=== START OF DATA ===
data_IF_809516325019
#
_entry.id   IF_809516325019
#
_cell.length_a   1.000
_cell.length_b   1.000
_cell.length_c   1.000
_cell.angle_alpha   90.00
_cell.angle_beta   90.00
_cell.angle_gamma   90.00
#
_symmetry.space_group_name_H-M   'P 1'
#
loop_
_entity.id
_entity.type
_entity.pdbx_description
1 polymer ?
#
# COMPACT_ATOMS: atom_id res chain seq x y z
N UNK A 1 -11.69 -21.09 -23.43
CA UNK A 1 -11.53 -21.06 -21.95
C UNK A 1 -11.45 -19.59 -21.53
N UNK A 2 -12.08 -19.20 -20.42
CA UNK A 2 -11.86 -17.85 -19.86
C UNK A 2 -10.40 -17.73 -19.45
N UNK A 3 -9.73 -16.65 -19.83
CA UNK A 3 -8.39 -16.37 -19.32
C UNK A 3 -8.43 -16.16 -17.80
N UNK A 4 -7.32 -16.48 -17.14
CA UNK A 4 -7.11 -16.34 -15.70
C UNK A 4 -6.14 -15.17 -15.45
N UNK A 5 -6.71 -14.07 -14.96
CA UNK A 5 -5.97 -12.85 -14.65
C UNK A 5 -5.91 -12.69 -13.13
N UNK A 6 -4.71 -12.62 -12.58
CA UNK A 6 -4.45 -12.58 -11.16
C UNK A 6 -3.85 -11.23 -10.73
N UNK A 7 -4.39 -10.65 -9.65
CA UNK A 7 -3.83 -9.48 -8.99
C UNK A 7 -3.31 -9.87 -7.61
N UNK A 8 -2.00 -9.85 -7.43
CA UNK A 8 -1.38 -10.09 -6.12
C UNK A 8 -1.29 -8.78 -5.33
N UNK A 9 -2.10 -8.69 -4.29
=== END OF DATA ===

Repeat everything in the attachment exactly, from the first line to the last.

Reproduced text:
data_IF_809516325019
#
_entry.id   IF_809516325019
#
_cell.length_a   1.000
_cell.length_b   1.000
_cell.length_c   1.000
_cell.angle_alpha   90.00
_cell.angle_beta   90.00
_cell.angle_gamma   90.00
#
_symmetry.space_group_name_H-M   'P 1'
#
loop_
_entity.id
_entity.type
_entity.pdbx_description
1 polymer ?
#
# COMPACT_ATOMS: atom_id res chain seq x y z
N UNK A 1 -11.69 -21.09 -23.43
CA UNK A 1 -11.53 -21.06 -21.95
C UNK A 1 -11.45 -19.59 -21.53
N UNK A 2 -12.08 -19.20 -20.42
CA UNK A 2 -11.86 -17.85 -19.86
C UNK A 2 -10.40 -17.73 -19.45
N UNK A 3 -9.73 -16.65 -19.83
CA UNK A 3 -8.39 -16.37 -19.32
C UNK A 3 -8.43 -16.16 -17.80
N UNK A 4 -7.32 -16.48 -17.14
CA UNK A 4 -7.11 -16.34 -15.70
C UNK A 4 -6.14 -15.17 -15.45
N UNK A 5 -6.71 -14.07 -14.96
CA UNK A 5 -5.97 -12.85 -14.65
C UNK A 5 -5.91 -12.69 -13.13
N UNK A 6 -4.71 -12.62 -12.58
CA UNK A 6 -4.45 -12.58 -11.16
C UNK A 6 -3.85 -11.23 -10.73
N UNK A 7 -4.39 -10.65 -9.65
CA UNK A 7 -3.83 -9.48 -8.99
C UNK A 7 -3.31 -9.87 -7.61
N UNK A 8 -2.00 -9.85 -7.43
CA UNK A 8 -1.38 -10.09 -6.12
C UNK A 8 -1.29 -8.78 -5.33
N UNK A 9 -2.10 -8.69 -4.29